Since establishment of the Reserve, the official institutions tasked with enforcing the Law of Protected Areas have operated on limited budgets. This context led to the proliferation of conservationist NGOs to fill the institutional gap. “The kind of conservation these organizations promote can be seen as part of the neoliberal model, given the way in which Protected Areas are viewed economically. If the State wants to conserve, it has to pay to do so. The State was clearly not going to have the technical capacity to manage these areas; they were always intended to be transferred to conservation NGOs. One of the first to be created, the Foundation for Eco-development and Conservation, is owned by Marcos Cerezo. Marcos Cerezo is the son of Vinicio Cerezo, who was the president of Guatemala when the Law of Protected Areas was passed. This NGO manages geologically strategic areas, where there is gas and oil,” says Rocío García, an anthropologist from the University of San Carlos. She denounces the irregular way in which the management of Protected Areas was transferred to private investors, who thus have the ability to administer state resources in the future.

The case of Guatemala, explains García, is a clear example of the interrelationship between international environmental policies—based on conservation under the Protected Areas model—and the territorial planning policies of the Guatemalan government.

“Sustainable development is linked to Guatemalan territorial planning policies from the administration of Óscar Berger (2004-2008), when the rural territorial development policy was implemented. This policy was drawn up using an IDB-designed methodology, and its objective is to insert territories into markets using principles of demand.” The objective is for peasants to no longer be tied to the land for agricultural production (mainly subsistence), and instead begin to produce for the market. To this end, it incentives nation-states to reorganize local institutions in order to impose models designed for entry into the global market.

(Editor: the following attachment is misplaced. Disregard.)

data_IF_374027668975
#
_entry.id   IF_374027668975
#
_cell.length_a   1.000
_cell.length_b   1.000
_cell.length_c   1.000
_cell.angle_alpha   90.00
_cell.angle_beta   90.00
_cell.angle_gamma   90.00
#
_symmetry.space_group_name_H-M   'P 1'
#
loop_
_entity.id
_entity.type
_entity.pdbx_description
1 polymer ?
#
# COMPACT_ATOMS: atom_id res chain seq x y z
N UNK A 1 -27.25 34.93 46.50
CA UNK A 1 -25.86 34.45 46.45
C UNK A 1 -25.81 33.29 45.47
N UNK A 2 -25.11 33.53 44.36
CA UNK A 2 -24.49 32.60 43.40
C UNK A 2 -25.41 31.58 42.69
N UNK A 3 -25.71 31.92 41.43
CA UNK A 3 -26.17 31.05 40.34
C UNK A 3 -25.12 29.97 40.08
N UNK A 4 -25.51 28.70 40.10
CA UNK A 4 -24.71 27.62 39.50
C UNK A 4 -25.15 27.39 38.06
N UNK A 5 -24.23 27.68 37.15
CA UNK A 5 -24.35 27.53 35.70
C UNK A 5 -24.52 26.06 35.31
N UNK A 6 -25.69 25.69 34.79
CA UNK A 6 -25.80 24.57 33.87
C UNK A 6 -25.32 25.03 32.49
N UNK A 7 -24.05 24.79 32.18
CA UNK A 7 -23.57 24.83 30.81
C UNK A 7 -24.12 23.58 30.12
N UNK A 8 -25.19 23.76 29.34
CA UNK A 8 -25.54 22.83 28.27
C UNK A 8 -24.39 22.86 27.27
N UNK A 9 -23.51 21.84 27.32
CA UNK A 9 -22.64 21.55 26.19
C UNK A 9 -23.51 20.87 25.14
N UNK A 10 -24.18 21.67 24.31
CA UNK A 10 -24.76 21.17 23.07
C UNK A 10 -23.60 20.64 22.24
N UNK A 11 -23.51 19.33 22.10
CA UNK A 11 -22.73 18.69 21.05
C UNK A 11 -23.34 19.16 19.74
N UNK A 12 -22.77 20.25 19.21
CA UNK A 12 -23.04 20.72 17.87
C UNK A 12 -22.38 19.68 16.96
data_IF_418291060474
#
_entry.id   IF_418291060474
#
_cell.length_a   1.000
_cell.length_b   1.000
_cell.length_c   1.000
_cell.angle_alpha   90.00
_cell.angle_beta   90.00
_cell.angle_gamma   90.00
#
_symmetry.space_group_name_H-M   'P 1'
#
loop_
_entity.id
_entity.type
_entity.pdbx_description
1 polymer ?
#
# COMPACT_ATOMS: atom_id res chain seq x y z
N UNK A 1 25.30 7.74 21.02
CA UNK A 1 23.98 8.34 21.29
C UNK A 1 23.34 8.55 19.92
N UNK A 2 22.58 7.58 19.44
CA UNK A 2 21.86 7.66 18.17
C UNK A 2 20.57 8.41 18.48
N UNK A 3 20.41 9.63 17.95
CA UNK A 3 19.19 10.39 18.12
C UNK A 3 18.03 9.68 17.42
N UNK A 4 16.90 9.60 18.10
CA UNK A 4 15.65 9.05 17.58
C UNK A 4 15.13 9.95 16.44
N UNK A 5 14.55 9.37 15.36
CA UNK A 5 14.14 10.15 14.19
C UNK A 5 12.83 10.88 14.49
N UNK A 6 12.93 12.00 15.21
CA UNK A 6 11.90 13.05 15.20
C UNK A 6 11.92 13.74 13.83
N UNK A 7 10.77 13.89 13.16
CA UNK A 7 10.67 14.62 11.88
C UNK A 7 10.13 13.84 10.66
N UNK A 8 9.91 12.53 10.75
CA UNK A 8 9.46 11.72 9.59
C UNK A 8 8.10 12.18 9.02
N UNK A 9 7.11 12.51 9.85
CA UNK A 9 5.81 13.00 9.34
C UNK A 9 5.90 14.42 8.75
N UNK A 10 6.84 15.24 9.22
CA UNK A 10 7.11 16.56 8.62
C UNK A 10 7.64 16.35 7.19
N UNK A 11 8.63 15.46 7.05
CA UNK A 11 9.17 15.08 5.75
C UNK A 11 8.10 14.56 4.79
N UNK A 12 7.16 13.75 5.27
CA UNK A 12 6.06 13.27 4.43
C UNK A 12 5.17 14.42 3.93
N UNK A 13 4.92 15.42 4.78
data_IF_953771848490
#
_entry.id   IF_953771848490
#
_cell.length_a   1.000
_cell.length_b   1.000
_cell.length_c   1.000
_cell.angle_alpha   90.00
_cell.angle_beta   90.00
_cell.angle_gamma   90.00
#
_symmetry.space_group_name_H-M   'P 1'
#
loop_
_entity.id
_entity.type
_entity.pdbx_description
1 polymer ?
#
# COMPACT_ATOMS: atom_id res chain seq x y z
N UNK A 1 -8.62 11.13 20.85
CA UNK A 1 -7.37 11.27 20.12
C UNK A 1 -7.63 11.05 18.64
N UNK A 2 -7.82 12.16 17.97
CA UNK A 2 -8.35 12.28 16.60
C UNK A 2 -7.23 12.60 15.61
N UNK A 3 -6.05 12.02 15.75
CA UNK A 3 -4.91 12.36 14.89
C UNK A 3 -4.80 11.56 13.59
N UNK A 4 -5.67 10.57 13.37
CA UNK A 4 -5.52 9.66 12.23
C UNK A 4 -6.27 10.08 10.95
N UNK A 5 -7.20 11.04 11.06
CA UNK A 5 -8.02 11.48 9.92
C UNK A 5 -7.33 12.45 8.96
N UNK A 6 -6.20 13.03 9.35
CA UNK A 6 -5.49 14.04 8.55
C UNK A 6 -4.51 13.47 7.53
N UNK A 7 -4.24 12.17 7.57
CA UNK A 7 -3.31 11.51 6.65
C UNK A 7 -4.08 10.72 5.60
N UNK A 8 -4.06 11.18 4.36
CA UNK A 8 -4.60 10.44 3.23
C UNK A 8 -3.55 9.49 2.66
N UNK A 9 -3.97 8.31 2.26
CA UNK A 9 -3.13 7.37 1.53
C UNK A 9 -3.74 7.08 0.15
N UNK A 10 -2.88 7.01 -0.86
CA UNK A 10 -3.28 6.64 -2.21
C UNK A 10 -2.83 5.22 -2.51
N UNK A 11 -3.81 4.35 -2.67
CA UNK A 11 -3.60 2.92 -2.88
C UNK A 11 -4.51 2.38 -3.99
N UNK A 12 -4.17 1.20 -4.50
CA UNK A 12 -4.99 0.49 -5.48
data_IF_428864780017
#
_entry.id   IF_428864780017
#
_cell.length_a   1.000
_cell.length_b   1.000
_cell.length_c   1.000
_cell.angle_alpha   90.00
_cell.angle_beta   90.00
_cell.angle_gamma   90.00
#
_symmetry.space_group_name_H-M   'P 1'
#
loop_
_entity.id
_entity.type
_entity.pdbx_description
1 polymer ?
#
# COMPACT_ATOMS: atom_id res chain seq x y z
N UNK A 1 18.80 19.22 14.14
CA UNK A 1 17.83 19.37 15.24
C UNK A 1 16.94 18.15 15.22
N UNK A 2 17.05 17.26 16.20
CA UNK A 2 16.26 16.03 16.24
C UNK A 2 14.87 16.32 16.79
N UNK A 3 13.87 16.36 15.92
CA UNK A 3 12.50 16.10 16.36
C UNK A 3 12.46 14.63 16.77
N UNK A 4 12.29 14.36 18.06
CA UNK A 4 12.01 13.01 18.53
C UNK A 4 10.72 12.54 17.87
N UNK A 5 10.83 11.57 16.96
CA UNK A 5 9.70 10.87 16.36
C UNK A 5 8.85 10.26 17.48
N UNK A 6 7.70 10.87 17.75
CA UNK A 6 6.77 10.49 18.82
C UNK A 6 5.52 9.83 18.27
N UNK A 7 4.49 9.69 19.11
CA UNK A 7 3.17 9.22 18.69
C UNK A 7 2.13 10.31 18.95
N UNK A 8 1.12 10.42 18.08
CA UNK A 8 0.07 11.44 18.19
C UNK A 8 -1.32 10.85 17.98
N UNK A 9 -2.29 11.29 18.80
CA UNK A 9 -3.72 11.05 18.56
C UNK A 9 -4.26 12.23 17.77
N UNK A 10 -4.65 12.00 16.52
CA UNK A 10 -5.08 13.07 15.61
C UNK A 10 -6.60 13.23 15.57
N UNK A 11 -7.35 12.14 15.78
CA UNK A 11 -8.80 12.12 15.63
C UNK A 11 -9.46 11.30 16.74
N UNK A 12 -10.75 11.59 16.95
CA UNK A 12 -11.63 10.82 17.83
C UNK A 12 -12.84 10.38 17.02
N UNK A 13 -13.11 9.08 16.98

NGOs: A Relationship of Dependency

After the peace accords were signed between the Guatemalan State and the Guatemalan National Revolutionary Unity—following 36 years of internal armed conflict—agrarian reform was enacted, with the World Bank’s influence. This imposed prohibitions on the granting of land tenure to peasant communities, despite the fact that in numerous cases they already possessed the lands—many of which had been abandoned forcibly during the war.

At the same time, throughout the Reserve, the Guatemalan government reinforced the prohibition on land titling, and, with USAID funding, created the “forest concession” model in areas assigned for “sustainable forest management.” Although 12 concessions were initially granted, they are currently only operating in nine communities (1). Meanwhile, there are two industrial concessions in the hands of the logging companies, Batel Comercial Ltd. and Gibor S.A. The total concession area is 485,200 hectares.

“What they [USAID] did was place an NGO in each community in order to advise the community on organization, manage funds and become legally registered as forest concession areas. They had to conduct an analysis of the territory to know how much potential it had for logging and other non-wood products, since that is all they have to work with.” says Rosa Maria Chan, a former Guatemalan official.

In 2001, USAID channeled its assistance through the BIOFOR Project, implemented by the NGO Chemonics International. This organization implemented a business vision to seek out new market niches and increase forest production in concession areas. Although the official discourse talks about respect for the determination of communities that are operating forest concessions, a 2007 analysis by the Center for International Forestry Research (CIFOR) reveals the vertical and paternalistic formula in the relationship between NGOs and the population in northern Petén.

“The NGOs took on a leading role in the process; rather than accompanying or facilitating, they became service providers…the relationship between communities and NGOs was unbalanced from the start, given that the NGOs were managing and administering the funds, without promoting community building and self-management…the NGOs promoted relationships of dependency in order to justify their existence and continue receiving funding from donors.” So underscores the context analysis about the Association of Forest Communities of Petén (ACOFOP, by its Spanish acronym), an umbrella organization for the organizations operating the community forest concessions.